Exposure to chemical and biological weapons may occur through a variety of routes, including airborne, water-borne, or foodborne routes. Compared with adults, children have greater risks of both exposure and harm because of key developmental, anatomic, and physiologic vulnerabilities. These risks include the following differences between children and adults: children inhale considerably more air on a per-kilogram basis; they breathe air from a breathing zone that is closer to the ground, where heavier-than-air substances concentrate; they have a proportionately greater body-surface area, which is important when it comes to agents that contact the skin; and they ingest considerably more fluid (particularly milk, which may be contaminated with chemicals, especially radioisotopes, or biological agents) and food on a per-kilogram basis.

Children are among those most at risk for psychological trauma and behavioral difficulties after chemical and biological terrorism. Children may suffer from a range of short- and long-term effects on their psychological functioning, emotional adjustment, and developmental trajectory. Persistent adjustment reactions can be anticipated in some children long after a chemical or biological event, particularly among those who have escaped countries where such attacks may have occurred, or even in children without direct exposure to these events. There may be a need for specific disaster plans in schools for these students. The American Academy of Pediatrics (AAP) offers recommendations for pediatricians and others to work with families to develop plans within its Family Readiness Kit1  and the policy “Emergency Information Forms and Emergency Preparedness for Children With Special Health Care Needs.”2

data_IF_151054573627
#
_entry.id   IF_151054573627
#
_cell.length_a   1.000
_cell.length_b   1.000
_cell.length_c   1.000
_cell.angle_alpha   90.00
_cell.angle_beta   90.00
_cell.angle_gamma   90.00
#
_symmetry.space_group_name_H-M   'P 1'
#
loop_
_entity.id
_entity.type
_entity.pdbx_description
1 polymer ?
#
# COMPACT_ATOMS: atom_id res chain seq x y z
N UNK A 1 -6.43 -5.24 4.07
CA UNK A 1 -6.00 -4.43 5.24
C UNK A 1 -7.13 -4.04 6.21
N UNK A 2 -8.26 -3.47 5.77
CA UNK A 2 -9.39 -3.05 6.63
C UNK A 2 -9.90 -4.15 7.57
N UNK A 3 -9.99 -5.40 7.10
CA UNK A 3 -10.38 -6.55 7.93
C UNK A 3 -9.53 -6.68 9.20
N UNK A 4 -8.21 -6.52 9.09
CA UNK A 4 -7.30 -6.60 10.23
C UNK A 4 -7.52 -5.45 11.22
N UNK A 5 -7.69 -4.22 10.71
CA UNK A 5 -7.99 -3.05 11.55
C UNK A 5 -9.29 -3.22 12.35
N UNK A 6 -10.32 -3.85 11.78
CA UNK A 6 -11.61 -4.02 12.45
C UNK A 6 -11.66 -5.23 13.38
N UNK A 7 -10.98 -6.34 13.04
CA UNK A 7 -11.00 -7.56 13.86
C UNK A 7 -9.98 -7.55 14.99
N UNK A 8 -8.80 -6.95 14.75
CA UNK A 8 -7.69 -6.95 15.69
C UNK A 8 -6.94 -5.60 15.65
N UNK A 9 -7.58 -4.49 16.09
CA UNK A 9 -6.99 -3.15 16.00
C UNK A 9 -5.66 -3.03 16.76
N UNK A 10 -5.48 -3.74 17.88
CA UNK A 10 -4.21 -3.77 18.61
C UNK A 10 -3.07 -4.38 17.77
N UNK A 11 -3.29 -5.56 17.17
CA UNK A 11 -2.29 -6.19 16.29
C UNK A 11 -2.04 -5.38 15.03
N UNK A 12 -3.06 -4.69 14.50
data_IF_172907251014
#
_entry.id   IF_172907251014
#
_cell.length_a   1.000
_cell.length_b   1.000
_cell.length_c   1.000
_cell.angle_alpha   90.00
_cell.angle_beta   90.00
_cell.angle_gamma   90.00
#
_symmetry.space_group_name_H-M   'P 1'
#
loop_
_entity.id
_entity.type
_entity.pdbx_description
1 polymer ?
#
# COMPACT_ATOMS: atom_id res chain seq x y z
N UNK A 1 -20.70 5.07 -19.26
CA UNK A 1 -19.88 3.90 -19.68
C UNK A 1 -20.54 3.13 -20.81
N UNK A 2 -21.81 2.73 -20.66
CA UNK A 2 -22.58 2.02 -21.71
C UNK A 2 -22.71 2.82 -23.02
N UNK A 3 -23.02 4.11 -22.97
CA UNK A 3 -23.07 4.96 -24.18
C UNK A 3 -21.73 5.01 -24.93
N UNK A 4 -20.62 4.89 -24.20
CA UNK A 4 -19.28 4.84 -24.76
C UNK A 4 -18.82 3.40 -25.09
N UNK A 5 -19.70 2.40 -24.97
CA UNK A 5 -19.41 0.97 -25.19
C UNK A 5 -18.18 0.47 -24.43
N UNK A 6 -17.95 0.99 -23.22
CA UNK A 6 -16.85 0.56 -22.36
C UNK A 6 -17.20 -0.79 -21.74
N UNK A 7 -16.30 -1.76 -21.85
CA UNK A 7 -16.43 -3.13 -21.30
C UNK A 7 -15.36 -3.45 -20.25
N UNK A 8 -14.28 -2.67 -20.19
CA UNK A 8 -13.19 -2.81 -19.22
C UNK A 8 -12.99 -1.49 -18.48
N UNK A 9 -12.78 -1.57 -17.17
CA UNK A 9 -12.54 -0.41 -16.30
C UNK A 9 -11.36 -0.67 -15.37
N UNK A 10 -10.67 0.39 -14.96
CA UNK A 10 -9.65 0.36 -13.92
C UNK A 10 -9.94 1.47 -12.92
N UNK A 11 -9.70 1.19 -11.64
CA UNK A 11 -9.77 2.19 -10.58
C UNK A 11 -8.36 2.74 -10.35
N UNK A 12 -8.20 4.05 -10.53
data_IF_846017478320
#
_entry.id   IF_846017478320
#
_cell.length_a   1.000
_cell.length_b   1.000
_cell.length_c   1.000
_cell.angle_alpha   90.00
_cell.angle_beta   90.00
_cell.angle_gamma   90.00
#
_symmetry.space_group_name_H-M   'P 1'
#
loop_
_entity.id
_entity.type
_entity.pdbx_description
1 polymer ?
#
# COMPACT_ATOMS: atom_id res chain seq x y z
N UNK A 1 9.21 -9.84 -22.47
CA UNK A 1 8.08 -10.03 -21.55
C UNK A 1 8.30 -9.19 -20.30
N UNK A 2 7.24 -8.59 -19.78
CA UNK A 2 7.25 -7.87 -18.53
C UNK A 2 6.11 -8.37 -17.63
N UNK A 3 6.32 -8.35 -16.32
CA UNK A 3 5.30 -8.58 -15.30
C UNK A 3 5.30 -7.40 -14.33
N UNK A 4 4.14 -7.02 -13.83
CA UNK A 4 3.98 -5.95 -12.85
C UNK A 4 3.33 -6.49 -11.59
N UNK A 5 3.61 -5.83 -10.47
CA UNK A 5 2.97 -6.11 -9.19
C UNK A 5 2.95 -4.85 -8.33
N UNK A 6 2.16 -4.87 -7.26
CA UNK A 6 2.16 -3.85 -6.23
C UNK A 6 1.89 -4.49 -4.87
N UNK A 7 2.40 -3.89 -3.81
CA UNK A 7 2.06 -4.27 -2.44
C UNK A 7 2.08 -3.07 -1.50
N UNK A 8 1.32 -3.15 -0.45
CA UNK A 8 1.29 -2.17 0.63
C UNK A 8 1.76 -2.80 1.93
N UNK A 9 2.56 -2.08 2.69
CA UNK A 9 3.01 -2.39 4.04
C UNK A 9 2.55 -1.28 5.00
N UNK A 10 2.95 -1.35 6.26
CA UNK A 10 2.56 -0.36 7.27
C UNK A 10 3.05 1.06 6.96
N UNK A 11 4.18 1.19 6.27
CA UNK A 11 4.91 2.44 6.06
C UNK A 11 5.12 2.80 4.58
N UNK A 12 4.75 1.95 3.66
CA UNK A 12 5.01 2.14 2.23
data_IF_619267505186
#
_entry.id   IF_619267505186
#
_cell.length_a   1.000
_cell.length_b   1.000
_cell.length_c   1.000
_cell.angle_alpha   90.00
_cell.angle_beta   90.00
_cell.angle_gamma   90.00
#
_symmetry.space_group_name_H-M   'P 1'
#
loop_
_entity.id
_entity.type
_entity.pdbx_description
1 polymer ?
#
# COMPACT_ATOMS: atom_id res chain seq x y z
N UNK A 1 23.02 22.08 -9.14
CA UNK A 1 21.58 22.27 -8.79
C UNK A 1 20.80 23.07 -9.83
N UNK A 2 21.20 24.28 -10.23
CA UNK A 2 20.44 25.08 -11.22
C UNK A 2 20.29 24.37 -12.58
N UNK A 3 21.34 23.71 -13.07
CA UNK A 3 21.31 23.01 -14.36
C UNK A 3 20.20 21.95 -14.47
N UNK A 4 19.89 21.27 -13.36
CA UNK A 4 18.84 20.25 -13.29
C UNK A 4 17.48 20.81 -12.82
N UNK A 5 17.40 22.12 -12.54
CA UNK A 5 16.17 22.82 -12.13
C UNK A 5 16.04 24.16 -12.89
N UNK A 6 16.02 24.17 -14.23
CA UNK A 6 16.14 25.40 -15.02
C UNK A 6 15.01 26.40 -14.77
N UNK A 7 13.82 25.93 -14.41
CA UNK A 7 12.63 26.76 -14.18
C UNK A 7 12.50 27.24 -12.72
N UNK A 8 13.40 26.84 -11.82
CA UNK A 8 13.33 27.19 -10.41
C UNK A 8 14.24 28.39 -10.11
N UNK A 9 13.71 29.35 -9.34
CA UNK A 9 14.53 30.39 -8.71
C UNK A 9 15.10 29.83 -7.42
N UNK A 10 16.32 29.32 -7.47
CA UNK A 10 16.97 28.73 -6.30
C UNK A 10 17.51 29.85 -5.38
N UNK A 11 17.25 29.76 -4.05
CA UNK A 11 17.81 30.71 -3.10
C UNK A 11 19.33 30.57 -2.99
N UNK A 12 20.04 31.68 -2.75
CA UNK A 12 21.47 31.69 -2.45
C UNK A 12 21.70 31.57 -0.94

For the purposes of this policy statement, agents of concern (chemicals and biological agents that can be used in a terrorist attack) can be subdivided as follows: chemicals include nerve agents, blistering agents (vesicants), irritants (corrosives), choking agents, asphyxiants (cyanogens and carbon monoxide), and disabling (incapacitating) agents; biological agents include Centers for Disease Control and Prevention Category A agents (anthrax, botulism, plague, smallpox, tularemia, and the viral hemorrhagic fevers), which are considered the greatest public health threat. More details regarding these agents are in the accompanying technical report, “Chemical-Biological Terrorism and Its Impact on Children.”3 

Comprehensive resources regarding presentation and management of illnesses due to chemical and biological agents are now accessible in different formats, such as apps or Web sites optimized for mobile devices, and have been developed to allow for just-in-time use in a disaster. The AAP continues to develop resources, including the accompanying technical report, to help all health care professionals to understand the needs of children in a disaster and provide specific guidance for chemical and biological threats. Additional information is provided in the AAP resource “Pediatric Disaster Preparedness and Response Topical Collection” (www.aap.org/disasters/manual).4 

Pediatricians and other primary care providers are uniquely positioned to advance disaster preparedness and response: in their ability to care directly for patients, they can provide wisdom “from the field,” coordinating with disaster response and public health authorities to guide rational preparedness and response efforts at local (including child care programs and schools), state, and federal levels. Because they understand the different developmental stages of children, pediatric health care providers can provide input on planning for pediatric evacuation, triage, surge, and family reunification after disasters. In addition, pediatric health care providers may be the first to recognize and diagnose psychological trauma and behavioral difficulties after an event.